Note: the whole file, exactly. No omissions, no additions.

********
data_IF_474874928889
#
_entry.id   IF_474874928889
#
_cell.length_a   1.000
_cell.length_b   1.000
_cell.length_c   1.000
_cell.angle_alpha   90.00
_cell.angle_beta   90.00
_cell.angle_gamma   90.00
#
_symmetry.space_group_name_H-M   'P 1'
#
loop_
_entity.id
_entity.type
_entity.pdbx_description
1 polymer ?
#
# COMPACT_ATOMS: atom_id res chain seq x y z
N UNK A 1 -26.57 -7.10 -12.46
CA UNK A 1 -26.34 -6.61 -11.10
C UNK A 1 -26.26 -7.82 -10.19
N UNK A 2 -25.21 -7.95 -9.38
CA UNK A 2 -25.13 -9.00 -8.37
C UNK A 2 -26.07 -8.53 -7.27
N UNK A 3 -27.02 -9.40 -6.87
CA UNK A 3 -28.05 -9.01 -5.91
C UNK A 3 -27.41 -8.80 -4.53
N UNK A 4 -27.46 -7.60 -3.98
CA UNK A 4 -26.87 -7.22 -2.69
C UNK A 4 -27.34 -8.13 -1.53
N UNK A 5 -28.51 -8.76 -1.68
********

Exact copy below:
data_IF_474874928889
#
_entry.id   IF_474874928889
#
_cell.length_a   1.000
_cell.length_b   1.000
_cell.length_c   1.000
_cell.angle_alpha   90.00
_cell.angle_beta   90.00
_cell.angle_gamma   90.00
#
_symmetry.space_group_name_H-M   'P 1'
#
loop_
_entity.id
_entity.type
_entity.pdbx_description
1 polymer ?
#
# COMPACT_ATOMS: atom_id res chain seq x y z
N UNK A 1 -26.57 -7.10 -12.46
CA UNK A 1 -26.34 -6.61 -11.10
C UNK A 1 -26.26 -7.82 -10.19
N UNK A 2 -25.21 -7.95 -9.38
CA UNK A 2 -25.13 -9.00 -8.37
C UNK A 2 -26.07 -8.53 -7.27
N UNK A 3 -27.02 -9.40 -6.87
CA UNK A 3 -28.05 -9.01 -5.91
C UNK A 3 -27.41 -8.80 -4.53
N UNK A 4 -27.46 -7.60 -3.98
CA UNK A 4 -26.87 -7.22 -2.69
C UNK A 4 -27.34 -8.13 -1.53
N UNK A 5 -28.51 -8.76 -1.68